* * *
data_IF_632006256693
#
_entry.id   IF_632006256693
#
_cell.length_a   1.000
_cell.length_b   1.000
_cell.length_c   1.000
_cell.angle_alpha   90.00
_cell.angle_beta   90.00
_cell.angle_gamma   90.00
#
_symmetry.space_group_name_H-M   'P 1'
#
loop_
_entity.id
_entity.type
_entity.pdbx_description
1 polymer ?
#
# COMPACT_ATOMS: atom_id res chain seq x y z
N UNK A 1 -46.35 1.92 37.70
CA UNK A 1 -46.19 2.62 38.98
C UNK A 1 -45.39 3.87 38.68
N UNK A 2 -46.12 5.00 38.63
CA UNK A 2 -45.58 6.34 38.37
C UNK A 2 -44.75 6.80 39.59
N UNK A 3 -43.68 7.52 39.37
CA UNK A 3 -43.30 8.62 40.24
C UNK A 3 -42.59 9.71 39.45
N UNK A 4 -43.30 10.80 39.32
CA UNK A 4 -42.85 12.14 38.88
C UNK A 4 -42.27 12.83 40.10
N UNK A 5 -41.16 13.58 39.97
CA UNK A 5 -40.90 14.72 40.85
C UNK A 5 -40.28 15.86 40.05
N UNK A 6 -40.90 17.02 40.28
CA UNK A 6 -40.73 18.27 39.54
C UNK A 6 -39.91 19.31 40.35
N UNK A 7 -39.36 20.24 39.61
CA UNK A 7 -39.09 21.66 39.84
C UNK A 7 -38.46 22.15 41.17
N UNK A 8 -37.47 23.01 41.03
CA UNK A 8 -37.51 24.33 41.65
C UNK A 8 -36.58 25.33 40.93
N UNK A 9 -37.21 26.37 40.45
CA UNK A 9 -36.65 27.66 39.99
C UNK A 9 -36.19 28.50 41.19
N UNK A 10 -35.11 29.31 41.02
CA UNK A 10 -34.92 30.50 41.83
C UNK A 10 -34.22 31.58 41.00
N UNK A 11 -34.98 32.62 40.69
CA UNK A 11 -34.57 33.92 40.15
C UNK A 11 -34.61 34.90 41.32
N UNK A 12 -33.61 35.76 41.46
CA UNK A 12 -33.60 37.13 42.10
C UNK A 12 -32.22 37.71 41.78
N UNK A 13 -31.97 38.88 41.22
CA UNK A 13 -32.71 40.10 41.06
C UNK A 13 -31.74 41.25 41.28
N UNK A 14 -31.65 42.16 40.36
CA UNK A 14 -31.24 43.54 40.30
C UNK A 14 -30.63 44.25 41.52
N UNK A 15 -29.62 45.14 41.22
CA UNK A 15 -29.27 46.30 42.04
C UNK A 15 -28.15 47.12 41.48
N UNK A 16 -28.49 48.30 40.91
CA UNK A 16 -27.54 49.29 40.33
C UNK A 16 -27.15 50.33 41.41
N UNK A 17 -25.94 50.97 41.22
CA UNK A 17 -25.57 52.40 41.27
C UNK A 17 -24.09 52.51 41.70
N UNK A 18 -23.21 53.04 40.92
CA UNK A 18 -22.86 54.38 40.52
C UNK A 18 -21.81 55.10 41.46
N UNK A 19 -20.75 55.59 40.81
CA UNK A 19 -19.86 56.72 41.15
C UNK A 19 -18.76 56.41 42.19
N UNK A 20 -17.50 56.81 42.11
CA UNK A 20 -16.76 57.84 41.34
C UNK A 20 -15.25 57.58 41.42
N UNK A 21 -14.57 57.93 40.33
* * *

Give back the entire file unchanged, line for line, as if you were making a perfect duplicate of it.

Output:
data_IF_632006256693
#
_entry.id   IF_632006256693
#
_cell.length_a   1.000
_cell.length_b   1.000
_cell.length_c   1.000
_cell.angle_alpha   90.00
_cell.angle_beta   90.00
_cell.angle_gamma   90.00
#
_symmetry.space_group_name_H-M   'P 1'
#
loop_
_entity.id
_entity.type
_entity.pdbx_description
1 polymer ?
#
# COMPACT_ATOMS: atom_id res chain seq x y z
N UNK A 1 -46.35 1.92 37.70
CA UNK A 1 -46.19 2.62 38.98
C UNK A 1 -45.39 3.87 38.68
N UNK A 2 -46.12 5.00 38.63
CA UNK A 2 -45.58 6.34 38.37
C UNK A 2 -44.75 6.80 39.59
N UNK A 3 -43.68 7.52 39.37
CA UNK A 3 -43.30 8.62 40.24
C UNK A 3 -42.59 9.71 39.45
N UNK A 4 -43.30 10.80 39.32
CA UNK A 4 -42.85 12.14 38.88
C UNK A 4 -42.27 12.83 40.10
N UNK A 5 -41.16 13.58 39.97
CA UNK A 5 -40.90 14.72 40.85
C UNK A 5 -40.28 15.86 40.05
N UNK A 6 -40.90 17.02 40.28
CA UNK A 6 -40.73 18.27 39.54
C UNK A 6 -39.91 19.31 40.35
N UNK A 7 -39.36 20.24 39.61
CA UNK A 7 -39.09 21.66 39.84
C UNK A 7 -38.46 22.15 41.17
N UNK A 8 -37.47 23.01 41.03
CA UNK A 8 -37.51 24.33 41.65
C UNK A 8 -36.58 25.33 40.93
N UNK A 9 -37.21 26.37 40.45
CA UNK A 9 -36.65 27.66 39.99
C UNK A 9 -36.19 28.50 41.19
N UNK A 10 -35.11 29.31 41.02
CA UNK A 10 -34.92 30.50 41.83
C UNK A 10 -34.22 31.58 41.00
N UNK A 11 -34.98 32.62 40.69
CA UNK A 11 -34.57 33.92 40.15
C UNK A 11 -34.61 34.90 41.32
N UNK A 12 -33.61 35.76 41.46
CA UNK A 12 -33.60 37.13 42.10
C UNK A 12 -32.22 37.71 41.78
N UNK A 13 -31.97 38.88 41.22
CA UNK A 13 -32.71 40.10 41.06
C UNK A 13 -31.74 41.25 41.28
N UNK A 14 -31.65 42.16 40.36
CA UNK A 14 -31.24 43.54 40.30
C UNK A 14 -30.63 44.25 41.52
N UNK A 15 -29.62 45.14 41.22
CA UNK A 15 -29.27 46.30 42.04
C UNK A 15 -28.15 47.12 41.48
N UNK A 16 -28.49 48.30 40.91
CA UNK A 16 -27.54 49.29 40.33
C UNK A 16 -27.15 50.33 41.41
N UNK A 17 -25.94 50.97 41.22
CA UNK A 17 -25.57 52.40 41.27
C UNK A 17 -24.09 52.51 41.70
N UNK A 18 -23.21 53.04 40.92
CA UNK A 18 -22.86 54.38 40.52
C UNK A 18 -21.81 55.10 41.46
N UNK A 19 -20.75 55.59 40.81
CA UNK A 19 -19.86 56.72 41.15
C UNK A 19 -18.76 56.41 42.19
N UNK A 20 -17.50 56.81 42.11
CA UNK A 20 -16.76 57.84 41.34
C UNK A 20 -15.25 57.58 41.42
N UNK A 21 -14.57 57.93 40.33